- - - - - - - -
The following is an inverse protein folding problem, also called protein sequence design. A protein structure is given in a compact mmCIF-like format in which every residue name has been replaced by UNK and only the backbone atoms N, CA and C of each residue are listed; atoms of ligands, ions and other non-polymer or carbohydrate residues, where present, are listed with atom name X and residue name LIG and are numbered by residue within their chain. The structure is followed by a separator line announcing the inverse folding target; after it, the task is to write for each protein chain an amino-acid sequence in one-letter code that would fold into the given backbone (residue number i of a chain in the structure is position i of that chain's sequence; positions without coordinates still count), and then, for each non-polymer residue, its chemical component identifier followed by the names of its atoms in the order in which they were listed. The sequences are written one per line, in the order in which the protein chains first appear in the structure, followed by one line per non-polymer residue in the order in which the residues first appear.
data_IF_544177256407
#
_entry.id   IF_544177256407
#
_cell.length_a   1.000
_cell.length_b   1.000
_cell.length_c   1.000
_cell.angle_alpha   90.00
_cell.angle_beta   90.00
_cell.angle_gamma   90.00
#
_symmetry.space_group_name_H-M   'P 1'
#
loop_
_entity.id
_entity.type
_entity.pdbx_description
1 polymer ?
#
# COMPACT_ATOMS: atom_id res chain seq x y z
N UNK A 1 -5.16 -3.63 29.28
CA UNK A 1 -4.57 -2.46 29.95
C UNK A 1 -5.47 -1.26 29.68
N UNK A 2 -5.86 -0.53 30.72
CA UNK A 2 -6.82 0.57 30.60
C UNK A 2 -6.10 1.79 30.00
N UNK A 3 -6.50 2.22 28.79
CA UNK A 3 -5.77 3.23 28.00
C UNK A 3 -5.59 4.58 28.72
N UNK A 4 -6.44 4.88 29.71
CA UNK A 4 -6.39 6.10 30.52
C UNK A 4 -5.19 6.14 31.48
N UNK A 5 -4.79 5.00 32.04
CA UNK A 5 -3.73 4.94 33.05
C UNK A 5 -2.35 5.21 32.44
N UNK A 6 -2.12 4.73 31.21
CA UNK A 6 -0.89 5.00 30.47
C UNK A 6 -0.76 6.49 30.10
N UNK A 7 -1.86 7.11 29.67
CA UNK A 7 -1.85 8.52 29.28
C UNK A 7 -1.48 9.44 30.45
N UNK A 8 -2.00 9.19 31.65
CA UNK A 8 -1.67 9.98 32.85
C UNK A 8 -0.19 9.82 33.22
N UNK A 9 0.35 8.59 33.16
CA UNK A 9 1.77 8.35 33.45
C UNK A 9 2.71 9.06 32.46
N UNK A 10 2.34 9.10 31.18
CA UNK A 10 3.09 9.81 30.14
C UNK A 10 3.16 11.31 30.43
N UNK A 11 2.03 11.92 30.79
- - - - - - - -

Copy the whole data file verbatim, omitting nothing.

The following is an inverse protein folding problem, also called protein sequence design. A protein structure is given in a compact mmCIF-like format in which every residue name has been replaced by UNK and only the backbone atoms N, CA and C of each residue are listed; atoms of ligands, ions and other non-polymer or carbohydrate residues, where present, are listed with atom name X and residue name LIG and are numbered by residue within their chain. The structure is followed by a separator line announcing the inverse folding target; after it, the task is to write for each protein chain an amino-acid sequence in one-letter code that would fold into the given backbone (residue number i of a chain in the structure is position i of that chain's sequence; positions without coordinates still count), and then, for each non-polymer residue, its chemical component identifier followed by the names of its atoms in the order in which they were listed. The sequences are written one per line, in the order in which the protein chains first appear in the structure, followed by one line per non-polymer residue in the order in which the residues first appear.
data_IF_544177256407
#
_entry.id   IF_544177256407
#
_cell.length_a   1.000
_cell.length_b   1.000
_cell.length_c   1.000
_cell.angle_alpha   90.00
_cell.angle_beta   90.00
_cell.angle_gamma   90.00
#
_symmetry.space_group_name_H-M   'P 1'
#
loop_
_entity.id
_entity.type
_entity.pdbx_description
1 polymer ?
#
# COMPACT_ATOMS: atom_id res chain seq x y z
N UNK A 1 -5.16 -3.63 29.28
CA UNK A 1 -4.57 -2.46 29.95
C UNK A 1 -5.47 -1.26 29.68
N UNK A 2 -5.86 -0.53 30.72
CA UNK A 2 -6.82 0.57 30.60
C UNK A 2 -6.10 1.79 30.00
N UNK A 3 -6.50 2.22 28.79
CA UNK A 3 -5.77 3.23 28.00
C UNK A 3 -5.59 4.58 28.72
N UNK A 4 -6.44 4.88 29.71
CA UNK A 4 -6.39 6.10 30.52
C UNK A 4 -5.19 6.14 31.48
N UNK A 5 -4.79 5.00 32.04
CA UNK A 5 -3.73 4.94 33.05
C UNK A 5 -2.35 5.21 32.44
N UNK A 6 -2.12 4.73 31.21
CA UNK A 6 -0.89 5.00 30.47
C UNK A 6 -0.76 6.49 30.10
N UNK A 7 -1.86 7.11 29.67
CA UNK A 7 -1.85 8.52 29.28
C UNK A 7 -1.48 9.44 30.45
N UNK A 8 -2.00 9.19 31.65
CA UNK A 8 -1.67 9.98 32.85
C UNK A 8 -0.19 9.82 33.22
N UNK A 9 0.35 8.59 33.16
CA UNK A 9 1.77 8.35 33.45
C UNK A 9 2.71 9.06 32.46
N UNK A 10 2.34 9.10 31.18
CA UNK A 10 3.09 9.81 30.14
C UNK A 10 3.16 11.31 30.43
N UNK A 11 2.03 11.92 30.79